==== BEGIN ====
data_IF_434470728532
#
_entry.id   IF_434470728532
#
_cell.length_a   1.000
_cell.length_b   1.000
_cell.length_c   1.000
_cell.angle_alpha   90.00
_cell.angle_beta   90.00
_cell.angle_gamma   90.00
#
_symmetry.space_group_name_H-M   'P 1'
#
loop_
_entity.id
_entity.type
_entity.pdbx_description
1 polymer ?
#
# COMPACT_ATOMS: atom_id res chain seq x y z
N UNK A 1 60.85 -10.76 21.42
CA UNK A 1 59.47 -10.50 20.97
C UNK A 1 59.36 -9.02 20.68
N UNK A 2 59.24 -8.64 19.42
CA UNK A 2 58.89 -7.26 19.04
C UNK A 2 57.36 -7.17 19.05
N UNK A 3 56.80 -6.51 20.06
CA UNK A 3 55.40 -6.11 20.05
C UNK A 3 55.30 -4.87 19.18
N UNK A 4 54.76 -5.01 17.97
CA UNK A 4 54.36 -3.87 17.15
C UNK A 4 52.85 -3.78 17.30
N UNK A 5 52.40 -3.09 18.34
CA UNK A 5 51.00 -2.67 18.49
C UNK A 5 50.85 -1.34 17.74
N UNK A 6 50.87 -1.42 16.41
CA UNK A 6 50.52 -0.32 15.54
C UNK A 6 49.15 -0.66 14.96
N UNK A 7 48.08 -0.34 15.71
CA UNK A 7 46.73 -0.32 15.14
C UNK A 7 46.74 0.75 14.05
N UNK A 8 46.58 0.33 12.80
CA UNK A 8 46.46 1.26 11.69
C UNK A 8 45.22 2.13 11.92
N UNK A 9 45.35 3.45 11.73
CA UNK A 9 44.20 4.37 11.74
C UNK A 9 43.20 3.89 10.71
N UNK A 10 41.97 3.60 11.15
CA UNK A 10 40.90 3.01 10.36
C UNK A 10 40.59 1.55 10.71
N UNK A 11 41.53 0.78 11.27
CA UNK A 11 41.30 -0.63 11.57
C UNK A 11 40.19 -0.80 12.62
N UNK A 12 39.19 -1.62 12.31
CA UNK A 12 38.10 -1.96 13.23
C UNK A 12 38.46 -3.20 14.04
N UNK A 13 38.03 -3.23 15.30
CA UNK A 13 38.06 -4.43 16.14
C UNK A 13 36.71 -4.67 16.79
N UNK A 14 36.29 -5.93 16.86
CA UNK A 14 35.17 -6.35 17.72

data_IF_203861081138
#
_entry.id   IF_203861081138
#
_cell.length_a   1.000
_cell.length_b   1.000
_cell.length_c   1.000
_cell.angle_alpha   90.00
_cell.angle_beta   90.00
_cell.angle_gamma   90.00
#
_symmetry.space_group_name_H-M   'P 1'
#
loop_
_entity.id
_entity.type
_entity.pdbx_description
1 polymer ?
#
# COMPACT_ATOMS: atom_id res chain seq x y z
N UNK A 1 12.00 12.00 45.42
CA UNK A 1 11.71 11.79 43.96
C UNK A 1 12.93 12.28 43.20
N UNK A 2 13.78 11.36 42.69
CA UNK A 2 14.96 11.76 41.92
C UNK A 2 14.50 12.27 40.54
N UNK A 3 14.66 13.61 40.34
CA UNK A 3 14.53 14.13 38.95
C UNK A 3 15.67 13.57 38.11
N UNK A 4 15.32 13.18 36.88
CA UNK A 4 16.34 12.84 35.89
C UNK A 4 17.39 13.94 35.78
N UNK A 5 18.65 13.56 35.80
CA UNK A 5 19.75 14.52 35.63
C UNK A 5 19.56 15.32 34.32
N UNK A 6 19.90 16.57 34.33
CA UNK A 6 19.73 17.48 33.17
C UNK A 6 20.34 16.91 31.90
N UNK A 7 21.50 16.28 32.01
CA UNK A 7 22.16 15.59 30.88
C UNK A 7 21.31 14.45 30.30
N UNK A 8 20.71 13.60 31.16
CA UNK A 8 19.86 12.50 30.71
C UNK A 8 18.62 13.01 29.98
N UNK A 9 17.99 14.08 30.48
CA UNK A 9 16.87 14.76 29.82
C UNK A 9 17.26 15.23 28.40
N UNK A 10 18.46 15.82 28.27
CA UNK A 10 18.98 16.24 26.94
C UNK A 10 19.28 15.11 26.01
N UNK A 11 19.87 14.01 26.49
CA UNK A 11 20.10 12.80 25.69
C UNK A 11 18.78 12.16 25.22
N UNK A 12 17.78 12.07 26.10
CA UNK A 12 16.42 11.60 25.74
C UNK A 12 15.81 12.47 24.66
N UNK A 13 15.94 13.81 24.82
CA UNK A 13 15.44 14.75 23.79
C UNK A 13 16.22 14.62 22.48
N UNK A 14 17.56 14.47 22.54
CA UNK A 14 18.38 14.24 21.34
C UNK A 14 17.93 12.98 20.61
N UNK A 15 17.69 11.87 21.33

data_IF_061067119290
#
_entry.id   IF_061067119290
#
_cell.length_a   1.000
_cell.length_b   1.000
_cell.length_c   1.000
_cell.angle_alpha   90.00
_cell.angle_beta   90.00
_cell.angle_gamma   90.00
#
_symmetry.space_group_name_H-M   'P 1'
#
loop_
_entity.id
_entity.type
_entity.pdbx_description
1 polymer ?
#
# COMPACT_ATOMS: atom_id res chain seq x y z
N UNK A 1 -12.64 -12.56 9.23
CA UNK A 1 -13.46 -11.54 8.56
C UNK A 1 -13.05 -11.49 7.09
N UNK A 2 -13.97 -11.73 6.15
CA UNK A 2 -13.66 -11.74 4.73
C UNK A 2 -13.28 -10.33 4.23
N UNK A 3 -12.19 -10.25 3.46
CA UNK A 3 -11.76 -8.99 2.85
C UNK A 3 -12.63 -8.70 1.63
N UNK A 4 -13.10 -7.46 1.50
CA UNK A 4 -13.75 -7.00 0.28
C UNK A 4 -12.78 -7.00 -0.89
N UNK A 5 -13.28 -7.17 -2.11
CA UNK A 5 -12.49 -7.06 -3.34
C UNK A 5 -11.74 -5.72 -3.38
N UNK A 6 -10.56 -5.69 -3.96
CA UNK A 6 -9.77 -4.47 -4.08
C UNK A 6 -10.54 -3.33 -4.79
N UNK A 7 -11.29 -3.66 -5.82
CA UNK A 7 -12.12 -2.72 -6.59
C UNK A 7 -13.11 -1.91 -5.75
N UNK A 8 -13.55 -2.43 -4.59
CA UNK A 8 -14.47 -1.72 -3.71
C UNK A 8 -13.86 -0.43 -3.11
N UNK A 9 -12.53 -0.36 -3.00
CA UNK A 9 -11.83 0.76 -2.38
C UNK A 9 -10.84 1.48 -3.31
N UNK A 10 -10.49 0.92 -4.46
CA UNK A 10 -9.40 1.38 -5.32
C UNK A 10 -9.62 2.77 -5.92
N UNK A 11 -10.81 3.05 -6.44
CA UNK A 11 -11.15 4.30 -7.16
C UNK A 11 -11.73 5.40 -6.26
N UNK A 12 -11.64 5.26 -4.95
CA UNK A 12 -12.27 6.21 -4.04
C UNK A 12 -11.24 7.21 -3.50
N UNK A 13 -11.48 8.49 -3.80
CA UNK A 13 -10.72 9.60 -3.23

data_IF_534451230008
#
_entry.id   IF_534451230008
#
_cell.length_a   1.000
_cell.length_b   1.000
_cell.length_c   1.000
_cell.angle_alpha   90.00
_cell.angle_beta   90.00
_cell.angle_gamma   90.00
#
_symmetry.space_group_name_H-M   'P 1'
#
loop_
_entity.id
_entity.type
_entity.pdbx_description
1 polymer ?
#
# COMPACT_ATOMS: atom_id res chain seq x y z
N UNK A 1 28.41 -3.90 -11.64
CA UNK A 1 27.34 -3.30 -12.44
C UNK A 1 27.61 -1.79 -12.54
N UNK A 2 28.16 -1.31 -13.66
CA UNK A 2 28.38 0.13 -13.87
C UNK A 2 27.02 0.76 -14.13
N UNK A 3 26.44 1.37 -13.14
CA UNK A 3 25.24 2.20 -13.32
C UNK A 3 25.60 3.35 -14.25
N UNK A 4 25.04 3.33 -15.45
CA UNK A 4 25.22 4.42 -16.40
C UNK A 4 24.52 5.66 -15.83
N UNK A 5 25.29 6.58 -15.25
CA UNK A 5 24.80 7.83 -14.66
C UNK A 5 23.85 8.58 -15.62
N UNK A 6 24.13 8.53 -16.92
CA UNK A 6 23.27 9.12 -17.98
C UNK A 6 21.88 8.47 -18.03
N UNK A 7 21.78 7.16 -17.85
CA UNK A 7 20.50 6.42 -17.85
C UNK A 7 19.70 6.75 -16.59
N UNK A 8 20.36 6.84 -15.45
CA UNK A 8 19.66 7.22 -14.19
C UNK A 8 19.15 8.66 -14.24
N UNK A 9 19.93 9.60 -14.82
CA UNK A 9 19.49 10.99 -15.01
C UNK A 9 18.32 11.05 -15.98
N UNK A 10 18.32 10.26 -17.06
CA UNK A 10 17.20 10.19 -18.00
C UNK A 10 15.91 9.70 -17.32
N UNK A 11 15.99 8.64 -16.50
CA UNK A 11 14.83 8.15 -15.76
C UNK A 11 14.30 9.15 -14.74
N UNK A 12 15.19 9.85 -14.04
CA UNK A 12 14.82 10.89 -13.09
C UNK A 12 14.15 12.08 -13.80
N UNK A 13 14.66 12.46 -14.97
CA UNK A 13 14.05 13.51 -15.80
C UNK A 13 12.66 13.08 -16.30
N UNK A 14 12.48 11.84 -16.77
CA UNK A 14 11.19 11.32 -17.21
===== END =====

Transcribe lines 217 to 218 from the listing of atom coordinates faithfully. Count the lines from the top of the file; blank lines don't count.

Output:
C UNK A 5 23.85 8.58 -15.62
N UNK A 6 24.13 8.53 -16.92